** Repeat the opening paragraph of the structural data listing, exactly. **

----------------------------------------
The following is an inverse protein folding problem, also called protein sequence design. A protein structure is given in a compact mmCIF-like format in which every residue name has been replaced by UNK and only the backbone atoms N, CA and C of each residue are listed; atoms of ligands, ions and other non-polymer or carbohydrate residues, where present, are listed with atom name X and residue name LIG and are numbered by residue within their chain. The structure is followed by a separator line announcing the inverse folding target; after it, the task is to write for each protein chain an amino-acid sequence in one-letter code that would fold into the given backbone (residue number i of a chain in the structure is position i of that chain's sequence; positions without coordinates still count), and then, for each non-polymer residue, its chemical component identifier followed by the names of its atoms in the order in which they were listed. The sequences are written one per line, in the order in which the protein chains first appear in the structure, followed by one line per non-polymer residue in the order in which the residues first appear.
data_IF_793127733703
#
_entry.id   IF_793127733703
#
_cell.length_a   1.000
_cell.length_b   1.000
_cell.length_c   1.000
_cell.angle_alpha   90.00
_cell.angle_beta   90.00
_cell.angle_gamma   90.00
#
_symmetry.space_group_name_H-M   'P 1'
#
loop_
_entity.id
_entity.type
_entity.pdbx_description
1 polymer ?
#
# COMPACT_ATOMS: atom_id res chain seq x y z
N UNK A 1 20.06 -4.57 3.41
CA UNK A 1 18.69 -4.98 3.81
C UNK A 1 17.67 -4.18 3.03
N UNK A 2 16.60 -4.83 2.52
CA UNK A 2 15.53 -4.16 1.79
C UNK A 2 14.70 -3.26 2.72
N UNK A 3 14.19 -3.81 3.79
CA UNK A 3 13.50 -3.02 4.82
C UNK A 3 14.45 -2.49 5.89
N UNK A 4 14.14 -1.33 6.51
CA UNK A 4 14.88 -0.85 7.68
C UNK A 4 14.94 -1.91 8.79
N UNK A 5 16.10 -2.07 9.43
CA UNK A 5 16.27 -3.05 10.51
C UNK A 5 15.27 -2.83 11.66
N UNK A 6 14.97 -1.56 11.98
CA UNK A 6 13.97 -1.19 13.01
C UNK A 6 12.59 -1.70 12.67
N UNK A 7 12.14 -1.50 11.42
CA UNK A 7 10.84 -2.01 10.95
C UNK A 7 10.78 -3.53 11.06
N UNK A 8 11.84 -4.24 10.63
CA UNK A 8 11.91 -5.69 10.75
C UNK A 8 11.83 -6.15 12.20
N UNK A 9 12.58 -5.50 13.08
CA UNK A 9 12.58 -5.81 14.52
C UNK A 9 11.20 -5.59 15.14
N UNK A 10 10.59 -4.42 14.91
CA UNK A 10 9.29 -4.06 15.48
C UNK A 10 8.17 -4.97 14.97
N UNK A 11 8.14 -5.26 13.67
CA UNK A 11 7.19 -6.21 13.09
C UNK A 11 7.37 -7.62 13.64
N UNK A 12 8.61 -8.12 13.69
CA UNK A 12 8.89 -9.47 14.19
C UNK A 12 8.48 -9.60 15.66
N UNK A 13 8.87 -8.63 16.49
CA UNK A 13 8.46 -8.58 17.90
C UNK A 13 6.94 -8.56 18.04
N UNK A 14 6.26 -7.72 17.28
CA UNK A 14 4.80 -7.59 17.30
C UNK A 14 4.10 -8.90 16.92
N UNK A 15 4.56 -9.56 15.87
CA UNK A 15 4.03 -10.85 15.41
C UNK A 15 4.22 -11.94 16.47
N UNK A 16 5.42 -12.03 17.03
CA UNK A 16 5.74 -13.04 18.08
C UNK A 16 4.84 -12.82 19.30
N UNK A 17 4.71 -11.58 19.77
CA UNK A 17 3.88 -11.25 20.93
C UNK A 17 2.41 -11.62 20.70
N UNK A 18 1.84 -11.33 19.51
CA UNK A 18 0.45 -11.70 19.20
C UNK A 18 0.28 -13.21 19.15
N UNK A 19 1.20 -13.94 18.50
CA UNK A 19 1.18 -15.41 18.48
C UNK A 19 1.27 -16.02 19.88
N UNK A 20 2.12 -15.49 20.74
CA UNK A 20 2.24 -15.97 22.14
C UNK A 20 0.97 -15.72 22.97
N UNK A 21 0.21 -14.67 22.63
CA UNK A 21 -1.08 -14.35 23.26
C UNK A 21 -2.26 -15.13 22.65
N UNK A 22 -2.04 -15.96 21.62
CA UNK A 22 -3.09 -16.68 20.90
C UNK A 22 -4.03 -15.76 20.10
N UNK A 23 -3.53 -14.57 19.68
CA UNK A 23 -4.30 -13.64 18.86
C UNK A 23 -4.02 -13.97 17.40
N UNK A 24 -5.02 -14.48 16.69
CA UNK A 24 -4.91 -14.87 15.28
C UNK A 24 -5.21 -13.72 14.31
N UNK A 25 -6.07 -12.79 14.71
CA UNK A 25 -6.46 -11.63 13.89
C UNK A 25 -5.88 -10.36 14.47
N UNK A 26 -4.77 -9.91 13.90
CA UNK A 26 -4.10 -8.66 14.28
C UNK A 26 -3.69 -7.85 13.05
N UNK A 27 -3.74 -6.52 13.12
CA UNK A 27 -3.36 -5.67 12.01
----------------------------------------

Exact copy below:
The following is an inverse protein folding problem, also called protein sequence design. A protein structure is given in a compact mmCIF-like format in which every residue name has been replaced by UNK and only the backbone atoms N, CA and C of each residue are listed; atoms of ligands, ions and other non-polymer or carbohydrate residues, where present, are listed with atom name X and residue name LIG and are numbered by residue within their chain. The structure is followed by a separator line announcing the inverse folding target; after it, the task is to write for each protein chain an amino-acid sequence in one-letter code that would fold into the given backbone (residue number i of a chain in the structure is position i of that chain's sequence; positions without coordinates still count), and then, for each non-polymer residue, its chemical component identifier followed by the names of its atoms in the order in which they were listed. The sequences are written one per line, in the order in which the protein chains first appear in the structure, followed by one line per non-polymer residue in the order in which the residues first appear.